My name is Jamie Gurney and I live in Merritt Island, FL with my husband Jeff, where we have raised seven children together. I started my career in Health Physics at nuclear power plants as a Jr. Health Physics Technician.  From 1990 -1992, I worked at the University of Florida in the Environmental Health and Safety Department as a Radiation Control Technician. I returned to nuclear power plants for a few years before being hired at the Kennedy Space Center (KSC) in 1997.

I received an Associates of Science degree in Radiation Protection Technology at Central Florida Community College in Ocala, FL in 1988. I received my Bachelors of Arts in Business Administration with Specialization in Management in 2001. I took my NRRPT in 2003 and CLSO in 2004.

Where do you work?

I am the Health Physicist for Integrated Mission Support Services at KSC. I have worked for the Environmental Health and Safety department there for 20 years, first as a Health Physics Specialist, then as a Health Physics Contractor/Consultant, and now as their Health Physicist.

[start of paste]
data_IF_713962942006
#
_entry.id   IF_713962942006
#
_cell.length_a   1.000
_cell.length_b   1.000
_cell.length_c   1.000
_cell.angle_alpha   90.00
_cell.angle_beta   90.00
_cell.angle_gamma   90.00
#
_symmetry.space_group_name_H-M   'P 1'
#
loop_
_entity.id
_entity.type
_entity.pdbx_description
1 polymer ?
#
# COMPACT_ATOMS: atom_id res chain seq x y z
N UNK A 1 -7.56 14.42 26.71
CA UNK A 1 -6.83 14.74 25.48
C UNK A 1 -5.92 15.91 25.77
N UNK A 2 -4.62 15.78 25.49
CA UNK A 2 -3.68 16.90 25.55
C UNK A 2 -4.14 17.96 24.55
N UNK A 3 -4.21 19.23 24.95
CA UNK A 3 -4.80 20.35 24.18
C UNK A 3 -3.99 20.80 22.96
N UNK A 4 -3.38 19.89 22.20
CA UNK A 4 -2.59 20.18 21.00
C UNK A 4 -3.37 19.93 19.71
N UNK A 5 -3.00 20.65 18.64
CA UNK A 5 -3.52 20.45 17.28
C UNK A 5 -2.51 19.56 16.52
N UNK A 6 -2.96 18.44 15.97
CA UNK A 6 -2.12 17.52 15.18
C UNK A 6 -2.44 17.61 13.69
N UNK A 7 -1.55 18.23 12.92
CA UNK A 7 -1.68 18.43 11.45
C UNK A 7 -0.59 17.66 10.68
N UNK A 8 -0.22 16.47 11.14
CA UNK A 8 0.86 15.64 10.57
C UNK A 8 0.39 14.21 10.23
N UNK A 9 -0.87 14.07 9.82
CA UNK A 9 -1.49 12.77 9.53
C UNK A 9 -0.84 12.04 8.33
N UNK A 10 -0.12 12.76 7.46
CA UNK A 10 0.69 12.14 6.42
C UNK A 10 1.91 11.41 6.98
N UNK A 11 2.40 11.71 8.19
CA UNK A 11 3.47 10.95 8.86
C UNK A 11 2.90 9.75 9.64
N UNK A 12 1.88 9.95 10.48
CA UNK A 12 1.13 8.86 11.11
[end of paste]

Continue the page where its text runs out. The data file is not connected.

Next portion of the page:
I started working with lasers in 1997 when I came to KSC to work as a Health Physics Specialist. I had no real experience with lasers before that time. After a few years of working and getting my feet wet in laser safety hazard analysis, my boss suggested I take the CLSO exam. It was the best thing I could have done at the time for my career and has definitely opened doors to more career opportunities.

Currently I am not the LSO, as NASA has only one LSO, and I work for him as a contractor health physicist, offering my technical expertise and services in laser hazard evaluations among other health physics programs.

Has becoming certified helped you in your career?        

Until I was introduced to lasers and laser safety at KSC, I had no idea of the diversity of laser applications. The most challenging ones are usually the lasers that are used in outdoor situations in a dynamic environment. I am very fortunate to have stumbled upon this aspect of health physics and have enjoyed working with people from all over the country and seeing the innovations in laser technology that have occurred over the last 20 years.